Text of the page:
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Review of The Draft Income Tax (Transfer Pricing) Rules, 2023

On 4th September 2023, the Cabinet Secretary (Treasury and Economic Planning) through the Commissioner General (KRA) published the Draft Income Tax (Transfer Pricing) Rules, 2023 for public comment. These rules are expected to replace the Income Tax (Transfer Pricing) Rules 2006 which are currently in force. The Draft Rules (2023) encompass the various statutory amendments to the Income Tax Act and are aimed at keeping in line with these changes. Notably, they are geared towards alignment to the Organization for Economic Co-operation and Development Transfer Pricing Guidelines (OECD TP Guidelines). This Article seeks to highlight the critical changes proposed by the Draft Rules (2023) as against the 2006 Rules and their projected impact.

The Draft Rules (2023) have inter-alia widened the scope of transactions subject to transfer pricing rules, detailed the categories of information that the Commissioner can request from taxpayers, introduced guidance on the application of the pricing methods for transactions involving commodities as well as aligned the penalties for non-compliance with recent legislation changes as further discussed below in brief.

Perhaps the most notable change proposed by the Draft Rules (2023) is the widening of the scope of transactions subject to Transfer Pricing Rules. The 2006 Rules listed a narrow application of the Transfer Pricing Rules that the Draft Rules (2023) now seeks to enhance to cover other transactions including insurance and re-insurance services, business restructuring or re-organization, cost contribution arrangements as well as transactions involving derivatives.

Further, the Draft Rules (2023) have widened the scope beyond that provided by the 2006 Rules in relation to information that the Commissioner General may request from a taxpayer. In doing so, the Draft Rules (2023) have highlighted categories of specific information that the Commissioner may request, and this includes inter-alia the description of controlled transactions including contracts/agreements thereof, list and description of selected comparable uncontrolled transactions, Amount of Payment and receipts, Details of the relationship of each entity with the taxpayer and explanation of the choosing of the most appropriate transfer pricing by the taxpayer. Such information is crucial in enhancing transparency and accountability.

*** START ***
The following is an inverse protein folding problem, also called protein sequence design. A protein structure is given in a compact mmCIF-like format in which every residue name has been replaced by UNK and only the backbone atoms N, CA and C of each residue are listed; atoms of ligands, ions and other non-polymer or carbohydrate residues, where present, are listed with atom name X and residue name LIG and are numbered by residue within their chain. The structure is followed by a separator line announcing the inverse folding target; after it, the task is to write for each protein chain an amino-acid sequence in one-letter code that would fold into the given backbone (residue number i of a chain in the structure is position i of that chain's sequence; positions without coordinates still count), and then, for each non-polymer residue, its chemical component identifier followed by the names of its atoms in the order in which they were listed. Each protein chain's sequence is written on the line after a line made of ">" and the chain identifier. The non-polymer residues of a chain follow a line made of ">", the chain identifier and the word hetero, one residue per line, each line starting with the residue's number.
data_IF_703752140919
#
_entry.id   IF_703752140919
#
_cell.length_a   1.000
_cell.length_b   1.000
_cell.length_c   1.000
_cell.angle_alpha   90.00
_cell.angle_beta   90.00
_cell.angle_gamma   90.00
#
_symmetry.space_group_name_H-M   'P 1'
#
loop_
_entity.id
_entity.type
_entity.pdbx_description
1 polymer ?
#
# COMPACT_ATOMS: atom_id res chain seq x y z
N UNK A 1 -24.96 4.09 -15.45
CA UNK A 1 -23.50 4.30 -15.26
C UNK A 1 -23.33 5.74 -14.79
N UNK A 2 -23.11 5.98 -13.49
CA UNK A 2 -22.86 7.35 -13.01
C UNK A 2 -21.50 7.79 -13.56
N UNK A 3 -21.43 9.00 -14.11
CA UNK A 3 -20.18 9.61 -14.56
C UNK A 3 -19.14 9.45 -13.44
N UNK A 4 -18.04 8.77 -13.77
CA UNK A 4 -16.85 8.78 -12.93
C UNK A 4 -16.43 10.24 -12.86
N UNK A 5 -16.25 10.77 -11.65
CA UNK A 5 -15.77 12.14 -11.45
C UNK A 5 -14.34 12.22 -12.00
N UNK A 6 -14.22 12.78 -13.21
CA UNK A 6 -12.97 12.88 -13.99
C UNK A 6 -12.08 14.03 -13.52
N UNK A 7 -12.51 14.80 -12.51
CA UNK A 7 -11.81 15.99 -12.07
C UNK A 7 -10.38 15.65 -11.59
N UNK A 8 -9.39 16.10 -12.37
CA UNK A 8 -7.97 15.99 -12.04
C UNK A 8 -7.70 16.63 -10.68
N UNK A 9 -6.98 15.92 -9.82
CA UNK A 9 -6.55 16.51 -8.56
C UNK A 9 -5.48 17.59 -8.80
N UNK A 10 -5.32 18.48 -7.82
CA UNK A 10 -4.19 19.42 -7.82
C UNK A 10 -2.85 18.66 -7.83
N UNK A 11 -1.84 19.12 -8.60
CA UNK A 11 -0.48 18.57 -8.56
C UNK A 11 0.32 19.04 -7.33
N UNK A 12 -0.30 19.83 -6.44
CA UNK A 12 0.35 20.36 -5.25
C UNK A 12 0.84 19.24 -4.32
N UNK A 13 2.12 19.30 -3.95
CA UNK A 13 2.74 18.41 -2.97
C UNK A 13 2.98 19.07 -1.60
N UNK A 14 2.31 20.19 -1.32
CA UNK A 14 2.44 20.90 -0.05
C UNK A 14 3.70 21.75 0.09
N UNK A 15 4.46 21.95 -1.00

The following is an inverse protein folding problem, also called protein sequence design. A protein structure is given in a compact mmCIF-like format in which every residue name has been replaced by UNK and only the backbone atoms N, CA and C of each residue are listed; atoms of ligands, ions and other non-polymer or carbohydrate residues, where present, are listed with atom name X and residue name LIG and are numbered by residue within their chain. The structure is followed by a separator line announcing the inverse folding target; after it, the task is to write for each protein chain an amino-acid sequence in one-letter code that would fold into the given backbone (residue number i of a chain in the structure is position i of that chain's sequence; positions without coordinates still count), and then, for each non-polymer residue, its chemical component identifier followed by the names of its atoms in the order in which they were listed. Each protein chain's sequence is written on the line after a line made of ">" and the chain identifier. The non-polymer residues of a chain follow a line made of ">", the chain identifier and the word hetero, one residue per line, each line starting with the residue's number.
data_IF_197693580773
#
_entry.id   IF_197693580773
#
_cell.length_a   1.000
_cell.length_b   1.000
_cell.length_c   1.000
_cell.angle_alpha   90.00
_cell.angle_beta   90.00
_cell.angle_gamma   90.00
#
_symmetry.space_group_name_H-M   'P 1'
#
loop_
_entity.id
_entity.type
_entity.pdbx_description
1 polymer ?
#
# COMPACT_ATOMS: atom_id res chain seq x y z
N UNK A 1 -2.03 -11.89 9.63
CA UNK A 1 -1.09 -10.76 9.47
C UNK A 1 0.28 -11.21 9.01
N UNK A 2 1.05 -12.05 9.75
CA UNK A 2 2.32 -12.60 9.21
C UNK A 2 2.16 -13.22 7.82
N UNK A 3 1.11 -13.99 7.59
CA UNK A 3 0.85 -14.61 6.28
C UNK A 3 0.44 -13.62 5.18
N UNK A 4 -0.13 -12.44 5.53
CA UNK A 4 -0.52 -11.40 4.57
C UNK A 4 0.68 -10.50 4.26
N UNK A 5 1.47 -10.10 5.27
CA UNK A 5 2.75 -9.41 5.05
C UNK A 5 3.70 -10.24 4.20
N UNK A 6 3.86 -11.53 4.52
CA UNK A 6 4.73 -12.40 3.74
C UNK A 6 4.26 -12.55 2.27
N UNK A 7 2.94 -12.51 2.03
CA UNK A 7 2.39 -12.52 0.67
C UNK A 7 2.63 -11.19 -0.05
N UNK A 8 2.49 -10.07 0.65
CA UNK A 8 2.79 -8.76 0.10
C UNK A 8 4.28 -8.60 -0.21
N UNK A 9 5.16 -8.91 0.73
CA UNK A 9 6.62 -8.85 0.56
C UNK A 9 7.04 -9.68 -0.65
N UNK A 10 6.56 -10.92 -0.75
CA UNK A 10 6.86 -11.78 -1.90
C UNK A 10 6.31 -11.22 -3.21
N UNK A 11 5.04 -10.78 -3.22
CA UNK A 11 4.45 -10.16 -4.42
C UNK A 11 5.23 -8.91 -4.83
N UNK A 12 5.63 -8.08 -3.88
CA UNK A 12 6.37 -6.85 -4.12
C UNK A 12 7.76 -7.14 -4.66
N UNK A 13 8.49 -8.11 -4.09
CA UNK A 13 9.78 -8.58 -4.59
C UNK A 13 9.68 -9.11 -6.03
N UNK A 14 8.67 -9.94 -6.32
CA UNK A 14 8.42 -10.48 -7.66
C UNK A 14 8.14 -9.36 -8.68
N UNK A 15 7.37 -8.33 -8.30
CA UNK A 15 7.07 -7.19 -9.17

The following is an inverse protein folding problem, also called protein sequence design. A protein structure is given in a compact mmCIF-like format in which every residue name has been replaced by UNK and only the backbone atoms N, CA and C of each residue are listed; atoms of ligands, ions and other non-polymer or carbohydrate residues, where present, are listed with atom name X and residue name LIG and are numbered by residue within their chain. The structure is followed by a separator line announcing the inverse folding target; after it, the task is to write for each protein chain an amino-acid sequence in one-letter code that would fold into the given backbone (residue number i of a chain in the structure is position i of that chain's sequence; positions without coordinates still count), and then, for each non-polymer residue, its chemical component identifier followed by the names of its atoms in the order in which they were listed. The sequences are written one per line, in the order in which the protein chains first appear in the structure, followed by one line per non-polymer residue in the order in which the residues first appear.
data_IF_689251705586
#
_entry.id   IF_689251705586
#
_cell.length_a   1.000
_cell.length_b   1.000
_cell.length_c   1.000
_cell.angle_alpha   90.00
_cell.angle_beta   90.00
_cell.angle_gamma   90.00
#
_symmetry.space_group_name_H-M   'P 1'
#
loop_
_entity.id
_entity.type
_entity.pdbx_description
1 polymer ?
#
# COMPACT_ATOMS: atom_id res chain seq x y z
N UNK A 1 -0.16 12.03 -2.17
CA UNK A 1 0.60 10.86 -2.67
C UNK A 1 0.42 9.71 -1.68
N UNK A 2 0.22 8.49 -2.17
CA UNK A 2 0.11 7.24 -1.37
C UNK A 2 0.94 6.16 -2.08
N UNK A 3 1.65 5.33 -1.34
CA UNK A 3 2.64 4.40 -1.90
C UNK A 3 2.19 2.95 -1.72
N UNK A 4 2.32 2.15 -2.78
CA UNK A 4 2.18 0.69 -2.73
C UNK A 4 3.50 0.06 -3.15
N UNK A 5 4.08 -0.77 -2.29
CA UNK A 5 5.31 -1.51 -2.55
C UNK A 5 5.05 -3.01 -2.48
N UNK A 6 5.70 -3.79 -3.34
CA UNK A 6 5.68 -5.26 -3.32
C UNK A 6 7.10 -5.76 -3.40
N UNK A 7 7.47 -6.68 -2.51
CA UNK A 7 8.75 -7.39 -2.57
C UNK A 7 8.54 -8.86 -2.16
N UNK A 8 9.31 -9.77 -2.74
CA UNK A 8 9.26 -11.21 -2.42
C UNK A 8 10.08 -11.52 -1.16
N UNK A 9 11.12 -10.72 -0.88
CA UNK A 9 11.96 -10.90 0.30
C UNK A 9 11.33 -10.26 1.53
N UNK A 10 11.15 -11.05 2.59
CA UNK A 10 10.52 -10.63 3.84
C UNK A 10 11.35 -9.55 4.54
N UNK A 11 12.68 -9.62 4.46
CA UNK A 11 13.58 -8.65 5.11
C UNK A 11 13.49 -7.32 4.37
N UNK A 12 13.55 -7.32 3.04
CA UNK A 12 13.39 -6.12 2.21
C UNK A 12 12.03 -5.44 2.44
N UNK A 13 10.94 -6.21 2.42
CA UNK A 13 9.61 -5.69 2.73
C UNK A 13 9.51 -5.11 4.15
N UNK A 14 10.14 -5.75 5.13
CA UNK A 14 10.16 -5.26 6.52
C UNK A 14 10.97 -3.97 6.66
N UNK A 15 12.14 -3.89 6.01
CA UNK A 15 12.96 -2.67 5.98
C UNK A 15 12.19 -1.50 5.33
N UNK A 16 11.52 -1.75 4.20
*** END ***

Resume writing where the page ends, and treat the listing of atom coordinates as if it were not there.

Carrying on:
On transfer pricing methods, the Draft Rules (2023), in relation to the comparable uncontrolled price (CUP) method and on such other method as may be prescribed by the Commissioner from time to time, provide that  in relation to the export or import of commodities, the arm’s length price would be the prevailing price on an international or domestic commodity exchange market, a recognized and transparent price reporting or statistical agencies, governmental price-setting agencies, or from any other index that is used as a reference by unrelated persons to determine prices of commodities in transactions between them i.e. publicly quoted price. Commodities have, in the Draft Rules (2023) been defined to include agricultural produce, fisheries products, solid or liquid or gas minerals, hydrocarbons and derivatives thereof, other products or natural minerals or mineraloids obtained from the land or waters, and, in general, good where publicly quoted price exists. Notably, under the Draft Rules (2023), the Commissioner is authorized to issue guidelines regarding conditions and procedures guiding the application of the transfer-pricing methods above.

In relation to penalties for non-compliance, the Draft Rules (2023) have referred to application of penalties for non-compliance as set out in the Tax Procedures Act (2015). Non-compliance in this instance relates to inter-alia fraud, underpayment of tax and failure by taxpayers to make returns. This is in line with the repealing of penalties for non-compliance provisions of the Income Tax that the 2006 Rules relied on.

In a nutshell, the Draft Rules (2023) presents an array of changes to the Transfer Pricing regime in Kenya, most of which of are geared towards incorporating country-by-country (CbBCR) reporting as well as other changes to the Income Tax Act section on related-party transactions occasioned by the Finance Act (2022) on Multinational Entities including transfer pricing documentation requirements for MNEs in Kenya. Such changes calls for more compliance requirements for MNEs in Kenya for instance in relation to reporting and documentation. Further, the Draft Rules (2023) being modelled in line with OECD guidelines, the Draft Rules (2023) continue to reinforce Kenya’s global standing as regards Transfer Pricing.

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